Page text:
Having worked with rape survivors on and off for the past nine years, I actually really disagree with this. False rape allegations are extremely rare (no more common than false reporting for other crimes).  If two out of 100 people who report a theft are lying, am I going to use those two people as an excuse not to believe the other 98?  No — unless I’m pointedly looking for a reason to discredit them.  People who don’t believe rape survivors will use any excuse.  While false rape allegations are abhorrent, they’re not the cause of actual survivors not being believed.  At the end of the day, this line of thinking is actually just another way to shift blame from where it belongs — the rapists — and assign it to women.

(And yes, not all rapists are men, and not all survivors/false reporters are women.)

  • 18th July
    2011
  • 18

[Content: rape, rape culture]

If I have told you that one of your friends raped me, and you tell me you are not taking sides, you have taken a side. Your decision was to support me or not support me. There was no third option. “Not taking sides” is “I don’t support you,” dressed up like morality and the higher ground. If “sides” was the problem, further discussion, introspective consideration, and information-seeking would effect a solution.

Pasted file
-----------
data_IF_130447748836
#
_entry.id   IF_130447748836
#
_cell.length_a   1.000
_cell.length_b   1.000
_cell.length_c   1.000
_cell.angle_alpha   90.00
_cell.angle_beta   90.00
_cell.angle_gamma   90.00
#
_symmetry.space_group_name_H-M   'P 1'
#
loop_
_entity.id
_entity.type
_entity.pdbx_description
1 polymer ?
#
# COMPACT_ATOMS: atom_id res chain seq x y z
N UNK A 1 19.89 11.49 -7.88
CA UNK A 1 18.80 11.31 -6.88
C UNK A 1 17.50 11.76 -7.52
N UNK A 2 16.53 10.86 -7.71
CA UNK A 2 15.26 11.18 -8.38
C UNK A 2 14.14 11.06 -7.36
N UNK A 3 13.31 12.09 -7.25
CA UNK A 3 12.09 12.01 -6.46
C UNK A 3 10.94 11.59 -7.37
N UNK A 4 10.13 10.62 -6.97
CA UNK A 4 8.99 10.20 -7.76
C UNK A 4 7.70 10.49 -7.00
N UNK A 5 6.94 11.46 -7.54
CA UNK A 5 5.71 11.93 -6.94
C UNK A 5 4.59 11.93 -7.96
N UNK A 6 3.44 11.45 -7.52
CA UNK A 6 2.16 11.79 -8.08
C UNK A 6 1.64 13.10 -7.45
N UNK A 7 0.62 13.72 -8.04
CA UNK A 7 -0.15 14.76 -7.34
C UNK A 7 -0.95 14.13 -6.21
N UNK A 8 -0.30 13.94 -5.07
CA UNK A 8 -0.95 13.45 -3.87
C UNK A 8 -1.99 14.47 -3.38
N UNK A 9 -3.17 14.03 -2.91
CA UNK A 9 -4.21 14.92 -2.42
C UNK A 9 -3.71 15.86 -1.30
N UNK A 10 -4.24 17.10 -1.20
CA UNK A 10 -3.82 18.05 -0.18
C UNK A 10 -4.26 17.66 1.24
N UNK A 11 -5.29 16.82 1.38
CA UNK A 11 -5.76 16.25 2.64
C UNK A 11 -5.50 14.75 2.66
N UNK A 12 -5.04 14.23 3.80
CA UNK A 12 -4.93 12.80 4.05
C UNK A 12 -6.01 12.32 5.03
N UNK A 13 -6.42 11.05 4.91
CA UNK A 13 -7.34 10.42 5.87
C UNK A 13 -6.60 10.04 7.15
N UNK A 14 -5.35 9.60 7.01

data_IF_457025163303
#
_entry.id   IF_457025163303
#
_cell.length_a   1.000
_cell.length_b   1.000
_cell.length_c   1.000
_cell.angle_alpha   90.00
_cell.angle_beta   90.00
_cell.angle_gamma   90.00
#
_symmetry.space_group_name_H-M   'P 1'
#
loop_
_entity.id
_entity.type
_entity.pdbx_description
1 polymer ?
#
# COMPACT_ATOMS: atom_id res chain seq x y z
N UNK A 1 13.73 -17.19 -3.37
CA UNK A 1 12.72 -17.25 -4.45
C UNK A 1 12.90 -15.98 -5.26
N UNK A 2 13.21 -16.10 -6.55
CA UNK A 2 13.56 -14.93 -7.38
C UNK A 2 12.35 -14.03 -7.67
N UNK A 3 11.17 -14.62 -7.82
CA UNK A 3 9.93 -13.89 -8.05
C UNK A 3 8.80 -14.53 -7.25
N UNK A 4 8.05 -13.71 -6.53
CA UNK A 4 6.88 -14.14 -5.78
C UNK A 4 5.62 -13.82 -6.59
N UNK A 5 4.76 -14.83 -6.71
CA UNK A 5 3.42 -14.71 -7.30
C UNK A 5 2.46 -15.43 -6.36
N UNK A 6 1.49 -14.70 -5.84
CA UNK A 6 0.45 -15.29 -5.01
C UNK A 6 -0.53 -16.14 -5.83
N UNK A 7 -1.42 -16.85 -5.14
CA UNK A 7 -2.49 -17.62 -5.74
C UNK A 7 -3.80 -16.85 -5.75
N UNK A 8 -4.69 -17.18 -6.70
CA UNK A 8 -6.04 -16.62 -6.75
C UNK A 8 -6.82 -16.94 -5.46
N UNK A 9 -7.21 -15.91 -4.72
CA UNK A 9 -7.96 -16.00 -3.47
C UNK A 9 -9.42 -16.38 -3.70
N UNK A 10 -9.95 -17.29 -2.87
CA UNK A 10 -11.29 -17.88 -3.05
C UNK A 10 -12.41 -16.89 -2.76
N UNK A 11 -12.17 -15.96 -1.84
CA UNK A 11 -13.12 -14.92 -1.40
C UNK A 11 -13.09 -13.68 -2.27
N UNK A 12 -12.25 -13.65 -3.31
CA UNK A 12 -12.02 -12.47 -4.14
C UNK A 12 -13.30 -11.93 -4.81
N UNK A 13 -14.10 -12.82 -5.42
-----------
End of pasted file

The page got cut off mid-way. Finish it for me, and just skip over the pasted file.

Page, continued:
I perhaps could have accepted a friend who said, “I believe you, and I believe Flint is a rapist. But condemning all rapists as people who should never have friends or family or happiness probably won’t stop them raping, or change what happened to you. I would like to continue trying to speak to him and support him because I still care about him, and I think he needs help to change. How will that affect my relationship with you? What do you need from me?” If “taking sides” was the problem, finding out if I was requiring sides-taking would have been the first step to finding a solution.

But nobody asked this of me. Nobody asked this of me because “taking sides’ wasn’t the problem: “I don’t want to deal with your rape” was the problem. And defining a rape victim discussing her rape as “forcing sides” is the solution, because now you’ve made the rape victim never want to talk to you again. Congratulations! Sides have been forced, and you have chosen one, while successfully covering your tracks. Now you don’t have to deal with rape, which was the actual problem you were seeking to solve.

Written by Harriet J. (via wildcursivescripps)

but what about the poor, poor rapist? :/

(via soydulcedeleche)

Harriet generally nails this topic.

(Source: rosewater-sailor, via lostgrrrls)